The Power of Buzz
Friedmann Copyright © 2004
How did Hotmail gain over 12 million subscribers in 18 months? How did the
very low budget movie The Blair Witch Project become such an
incredibly successful phenomenon? The answer lies in the power of
Buzz or word-of-mouth marketing influences more people to buy, or not to
buy products and services, than most other forms of marketing. Why is it
so powerful? Basically, we have a need to share information as a means of
communication and also as a way of understanding the world around us. Often,
we base many of our purchasing decisions on information gleaned from friends
and well-respected associates. We tend to listen to them more readily than
most mass-media messages.
In his book The Anatomy of Buzz, Emanuel Rosen states, most
marketing today ignores the power of buzz and tries to influence each customer
individually. He believes that buzz travels through invisible
networks that link people together. Noise, skepticism and connectivity all
influence today's buzz.
As exhibitors you need go no further than the tradeshow floor to find a network
that creates a real buzz. It starts prior to the show, gathers momentum at
the show, and then slowly dissipates after the show ends. Every exhibitor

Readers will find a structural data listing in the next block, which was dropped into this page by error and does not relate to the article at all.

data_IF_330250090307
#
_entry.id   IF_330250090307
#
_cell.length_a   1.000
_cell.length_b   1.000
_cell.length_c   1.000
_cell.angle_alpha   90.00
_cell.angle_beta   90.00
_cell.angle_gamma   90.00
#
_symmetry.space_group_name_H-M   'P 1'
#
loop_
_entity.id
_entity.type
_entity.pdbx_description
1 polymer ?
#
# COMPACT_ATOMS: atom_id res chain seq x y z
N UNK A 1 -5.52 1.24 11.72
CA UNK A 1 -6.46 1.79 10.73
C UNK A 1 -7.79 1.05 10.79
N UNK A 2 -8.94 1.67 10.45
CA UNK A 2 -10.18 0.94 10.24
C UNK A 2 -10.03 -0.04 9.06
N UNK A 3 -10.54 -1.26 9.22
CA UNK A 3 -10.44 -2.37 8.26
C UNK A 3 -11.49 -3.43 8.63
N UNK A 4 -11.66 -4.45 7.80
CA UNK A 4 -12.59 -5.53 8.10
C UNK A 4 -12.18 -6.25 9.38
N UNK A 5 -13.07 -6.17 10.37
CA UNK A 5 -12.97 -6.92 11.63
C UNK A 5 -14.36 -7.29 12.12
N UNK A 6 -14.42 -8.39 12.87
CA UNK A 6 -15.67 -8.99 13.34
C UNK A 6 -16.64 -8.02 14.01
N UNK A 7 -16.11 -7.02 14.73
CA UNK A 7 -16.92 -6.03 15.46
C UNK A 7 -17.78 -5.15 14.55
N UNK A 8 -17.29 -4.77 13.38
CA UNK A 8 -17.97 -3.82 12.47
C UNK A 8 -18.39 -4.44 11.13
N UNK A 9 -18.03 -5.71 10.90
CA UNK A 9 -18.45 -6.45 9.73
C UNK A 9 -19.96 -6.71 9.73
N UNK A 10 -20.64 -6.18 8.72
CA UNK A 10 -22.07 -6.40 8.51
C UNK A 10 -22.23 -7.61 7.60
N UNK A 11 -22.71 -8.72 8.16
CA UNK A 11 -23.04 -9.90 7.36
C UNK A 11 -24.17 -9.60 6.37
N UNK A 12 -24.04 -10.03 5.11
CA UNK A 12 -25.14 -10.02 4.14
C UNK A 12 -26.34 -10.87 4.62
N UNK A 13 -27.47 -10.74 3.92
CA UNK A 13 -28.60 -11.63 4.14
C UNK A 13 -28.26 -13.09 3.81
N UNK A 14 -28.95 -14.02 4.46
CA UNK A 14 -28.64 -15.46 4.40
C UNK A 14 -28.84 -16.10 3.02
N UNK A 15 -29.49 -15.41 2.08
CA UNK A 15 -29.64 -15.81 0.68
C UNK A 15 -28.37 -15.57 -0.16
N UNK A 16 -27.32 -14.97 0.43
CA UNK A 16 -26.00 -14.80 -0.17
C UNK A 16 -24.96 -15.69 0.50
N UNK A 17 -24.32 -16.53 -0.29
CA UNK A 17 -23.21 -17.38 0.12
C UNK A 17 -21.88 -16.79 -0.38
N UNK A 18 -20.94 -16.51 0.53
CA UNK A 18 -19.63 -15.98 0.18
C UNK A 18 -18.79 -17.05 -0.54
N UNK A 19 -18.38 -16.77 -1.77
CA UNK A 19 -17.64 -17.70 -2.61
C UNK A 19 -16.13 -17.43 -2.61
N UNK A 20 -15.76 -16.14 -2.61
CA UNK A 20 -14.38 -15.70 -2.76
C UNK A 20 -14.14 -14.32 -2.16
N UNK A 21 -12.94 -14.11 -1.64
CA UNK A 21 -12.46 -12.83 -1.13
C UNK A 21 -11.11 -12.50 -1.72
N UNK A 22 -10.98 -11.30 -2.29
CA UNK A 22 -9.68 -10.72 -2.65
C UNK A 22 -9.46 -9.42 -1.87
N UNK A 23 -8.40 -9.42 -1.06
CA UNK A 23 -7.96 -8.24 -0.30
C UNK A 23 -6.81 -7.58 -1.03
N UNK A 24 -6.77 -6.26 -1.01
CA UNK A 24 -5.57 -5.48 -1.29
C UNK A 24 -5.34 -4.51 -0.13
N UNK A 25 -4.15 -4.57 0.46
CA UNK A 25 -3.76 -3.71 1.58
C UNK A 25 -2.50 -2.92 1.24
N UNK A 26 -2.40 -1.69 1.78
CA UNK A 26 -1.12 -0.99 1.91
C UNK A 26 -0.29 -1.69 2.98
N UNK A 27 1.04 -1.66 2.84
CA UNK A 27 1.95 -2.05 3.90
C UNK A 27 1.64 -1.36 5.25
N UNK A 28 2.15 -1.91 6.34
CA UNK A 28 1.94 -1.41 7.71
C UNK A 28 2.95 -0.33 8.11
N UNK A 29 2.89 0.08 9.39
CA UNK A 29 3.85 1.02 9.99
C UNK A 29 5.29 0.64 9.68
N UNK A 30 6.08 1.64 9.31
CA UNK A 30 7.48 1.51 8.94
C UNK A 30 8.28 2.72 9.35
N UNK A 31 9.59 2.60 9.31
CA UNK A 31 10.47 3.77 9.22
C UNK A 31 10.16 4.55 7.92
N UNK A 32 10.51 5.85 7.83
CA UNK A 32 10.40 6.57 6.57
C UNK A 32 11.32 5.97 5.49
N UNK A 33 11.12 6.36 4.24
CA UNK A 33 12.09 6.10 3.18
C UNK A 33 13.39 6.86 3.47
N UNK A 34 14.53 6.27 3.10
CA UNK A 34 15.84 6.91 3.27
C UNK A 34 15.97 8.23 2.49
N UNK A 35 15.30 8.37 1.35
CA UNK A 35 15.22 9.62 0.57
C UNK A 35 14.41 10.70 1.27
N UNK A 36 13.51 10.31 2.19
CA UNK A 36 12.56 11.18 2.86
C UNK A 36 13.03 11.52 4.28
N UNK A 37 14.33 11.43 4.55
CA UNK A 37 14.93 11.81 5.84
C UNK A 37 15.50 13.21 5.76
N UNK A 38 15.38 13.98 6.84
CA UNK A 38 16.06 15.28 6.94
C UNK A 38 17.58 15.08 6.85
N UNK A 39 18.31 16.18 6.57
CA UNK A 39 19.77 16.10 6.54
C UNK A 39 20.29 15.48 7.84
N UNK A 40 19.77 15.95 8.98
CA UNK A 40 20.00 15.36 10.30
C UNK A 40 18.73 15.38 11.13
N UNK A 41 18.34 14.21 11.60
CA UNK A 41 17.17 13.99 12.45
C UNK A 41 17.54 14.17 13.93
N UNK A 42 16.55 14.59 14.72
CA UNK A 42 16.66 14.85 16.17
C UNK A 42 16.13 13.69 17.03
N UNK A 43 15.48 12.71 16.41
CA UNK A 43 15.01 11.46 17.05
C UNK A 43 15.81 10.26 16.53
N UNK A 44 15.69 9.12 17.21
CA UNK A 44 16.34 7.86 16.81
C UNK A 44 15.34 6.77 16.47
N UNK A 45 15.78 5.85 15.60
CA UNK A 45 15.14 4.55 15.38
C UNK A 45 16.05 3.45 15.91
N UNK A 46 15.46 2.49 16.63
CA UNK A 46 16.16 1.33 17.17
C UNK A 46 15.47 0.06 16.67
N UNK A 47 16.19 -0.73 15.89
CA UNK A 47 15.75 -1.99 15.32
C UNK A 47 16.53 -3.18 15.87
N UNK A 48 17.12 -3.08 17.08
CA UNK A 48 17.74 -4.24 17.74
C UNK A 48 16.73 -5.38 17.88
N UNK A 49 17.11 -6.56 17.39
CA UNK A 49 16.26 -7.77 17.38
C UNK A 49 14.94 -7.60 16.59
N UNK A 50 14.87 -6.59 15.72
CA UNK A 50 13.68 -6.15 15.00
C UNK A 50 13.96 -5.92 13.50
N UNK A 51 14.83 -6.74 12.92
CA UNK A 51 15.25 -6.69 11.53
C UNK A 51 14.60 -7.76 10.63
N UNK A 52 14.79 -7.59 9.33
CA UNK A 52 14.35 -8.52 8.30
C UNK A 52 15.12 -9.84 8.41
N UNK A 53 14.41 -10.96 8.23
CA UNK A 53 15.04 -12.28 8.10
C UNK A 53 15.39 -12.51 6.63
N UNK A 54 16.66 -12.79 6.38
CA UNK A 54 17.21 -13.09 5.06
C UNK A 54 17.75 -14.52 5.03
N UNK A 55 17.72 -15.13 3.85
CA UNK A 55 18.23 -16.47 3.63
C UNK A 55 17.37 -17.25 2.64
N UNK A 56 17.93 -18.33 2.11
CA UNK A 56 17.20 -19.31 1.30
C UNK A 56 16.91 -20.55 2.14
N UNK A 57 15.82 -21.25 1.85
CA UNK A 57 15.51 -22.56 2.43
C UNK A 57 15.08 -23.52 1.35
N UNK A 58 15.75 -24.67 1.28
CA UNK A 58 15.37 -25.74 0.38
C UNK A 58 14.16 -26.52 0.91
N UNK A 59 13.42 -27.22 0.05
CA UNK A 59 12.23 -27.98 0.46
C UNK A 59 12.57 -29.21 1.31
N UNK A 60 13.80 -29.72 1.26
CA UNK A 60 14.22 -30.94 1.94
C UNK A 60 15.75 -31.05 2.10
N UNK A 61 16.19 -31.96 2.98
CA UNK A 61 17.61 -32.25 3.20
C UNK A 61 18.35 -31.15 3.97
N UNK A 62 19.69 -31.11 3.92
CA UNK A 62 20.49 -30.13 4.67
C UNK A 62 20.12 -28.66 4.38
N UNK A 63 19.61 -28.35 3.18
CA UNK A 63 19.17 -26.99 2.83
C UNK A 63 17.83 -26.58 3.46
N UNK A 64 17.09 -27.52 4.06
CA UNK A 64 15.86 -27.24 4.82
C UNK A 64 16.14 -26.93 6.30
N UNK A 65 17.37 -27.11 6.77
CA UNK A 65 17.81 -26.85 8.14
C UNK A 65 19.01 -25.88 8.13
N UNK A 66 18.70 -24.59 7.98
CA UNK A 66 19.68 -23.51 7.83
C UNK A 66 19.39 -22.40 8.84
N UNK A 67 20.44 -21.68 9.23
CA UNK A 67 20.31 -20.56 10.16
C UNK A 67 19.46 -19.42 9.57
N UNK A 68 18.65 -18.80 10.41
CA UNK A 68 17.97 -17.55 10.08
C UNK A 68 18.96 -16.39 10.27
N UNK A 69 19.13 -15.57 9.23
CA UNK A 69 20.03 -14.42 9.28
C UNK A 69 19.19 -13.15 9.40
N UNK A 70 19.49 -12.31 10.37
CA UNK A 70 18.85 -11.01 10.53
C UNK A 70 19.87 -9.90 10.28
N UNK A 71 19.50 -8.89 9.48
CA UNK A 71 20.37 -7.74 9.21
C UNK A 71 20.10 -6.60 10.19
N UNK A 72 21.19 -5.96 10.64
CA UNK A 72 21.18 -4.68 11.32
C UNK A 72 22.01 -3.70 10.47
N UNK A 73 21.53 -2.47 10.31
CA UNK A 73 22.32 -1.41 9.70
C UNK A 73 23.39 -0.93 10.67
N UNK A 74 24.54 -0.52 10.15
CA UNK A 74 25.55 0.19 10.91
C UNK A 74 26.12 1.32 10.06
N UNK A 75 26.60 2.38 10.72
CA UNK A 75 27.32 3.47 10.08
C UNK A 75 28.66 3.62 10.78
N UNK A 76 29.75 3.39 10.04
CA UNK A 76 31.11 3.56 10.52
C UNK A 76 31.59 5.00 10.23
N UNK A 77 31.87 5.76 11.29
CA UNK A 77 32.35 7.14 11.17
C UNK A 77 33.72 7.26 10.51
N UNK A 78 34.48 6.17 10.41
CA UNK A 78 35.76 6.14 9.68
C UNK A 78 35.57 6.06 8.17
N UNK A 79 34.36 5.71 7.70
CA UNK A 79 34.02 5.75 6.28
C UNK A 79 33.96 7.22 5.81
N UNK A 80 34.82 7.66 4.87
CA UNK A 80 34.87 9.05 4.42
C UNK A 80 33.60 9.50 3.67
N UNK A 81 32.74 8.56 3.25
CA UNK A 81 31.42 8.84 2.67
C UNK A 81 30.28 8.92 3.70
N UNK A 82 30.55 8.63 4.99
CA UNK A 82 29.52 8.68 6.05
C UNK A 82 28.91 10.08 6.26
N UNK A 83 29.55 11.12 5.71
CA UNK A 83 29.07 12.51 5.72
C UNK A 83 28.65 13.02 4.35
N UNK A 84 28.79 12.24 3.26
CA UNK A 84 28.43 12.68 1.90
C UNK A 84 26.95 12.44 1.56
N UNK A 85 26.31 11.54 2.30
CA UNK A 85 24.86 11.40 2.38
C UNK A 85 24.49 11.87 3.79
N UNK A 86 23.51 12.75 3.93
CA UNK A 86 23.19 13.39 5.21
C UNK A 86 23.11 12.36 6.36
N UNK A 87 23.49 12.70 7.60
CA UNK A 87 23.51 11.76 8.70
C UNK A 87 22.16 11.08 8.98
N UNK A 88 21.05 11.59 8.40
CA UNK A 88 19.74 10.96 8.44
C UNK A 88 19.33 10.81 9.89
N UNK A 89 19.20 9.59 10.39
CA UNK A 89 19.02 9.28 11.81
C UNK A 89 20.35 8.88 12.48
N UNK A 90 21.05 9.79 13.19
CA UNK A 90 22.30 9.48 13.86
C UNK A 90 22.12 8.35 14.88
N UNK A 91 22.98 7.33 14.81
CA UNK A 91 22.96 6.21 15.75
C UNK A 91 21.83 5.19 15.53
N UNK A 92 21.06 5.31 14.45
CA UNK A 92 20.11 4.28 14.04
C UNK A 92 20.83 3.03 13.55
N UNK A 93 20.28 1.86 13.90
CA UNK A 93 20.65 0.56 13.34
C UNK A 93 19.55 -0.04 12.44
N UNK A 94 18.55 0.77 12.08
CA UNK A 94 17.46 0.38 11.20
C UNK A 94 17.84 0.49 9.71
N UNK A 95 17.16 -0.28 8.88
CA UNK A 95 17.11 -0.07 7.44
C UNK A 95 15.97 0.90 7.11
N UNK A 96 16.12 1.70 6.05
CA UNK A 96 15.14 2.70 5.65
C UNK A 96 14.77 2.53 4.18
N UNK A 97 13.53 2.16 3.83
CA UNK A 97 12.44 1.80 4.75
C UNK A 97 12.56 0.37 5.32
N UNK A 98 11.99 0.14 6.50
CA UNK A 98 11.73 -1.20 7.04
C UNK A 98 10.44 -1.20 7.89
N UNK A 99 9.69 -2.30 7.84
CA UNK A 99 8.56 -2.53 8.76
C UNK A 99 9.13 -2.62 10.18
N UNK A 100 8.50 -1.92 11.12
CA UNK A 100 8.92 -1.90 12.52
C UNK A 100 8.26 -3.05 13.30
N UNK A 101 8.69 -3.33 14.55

has the power to influence the buzz. It all depends on product/service quality,
marketing savvy and the decisions made.
I recall visiting a telecommunications show a couple of years ago when the
buzz on the show floor concerned a Fortune 100 company and major player in
the industry, (who shall remain nameless). The talk centered around the image
of their booth which wasn't quite up to expectations. The buzz went
like this: The ABC Company has gone cheap. They must be having financial
problems. It's gossip like this that starts the wheels of the
rumor mill turning and can even create havoc on the Stock Market.
Remarks like this often have very little bearing on reality, but people make
assumptions and decisions based on what they see and hear. Obviously, the
originating source of the buzz plays a key role in its basis for truth.
I'm sure that you would much prefer any tradeshow buzz to be positive.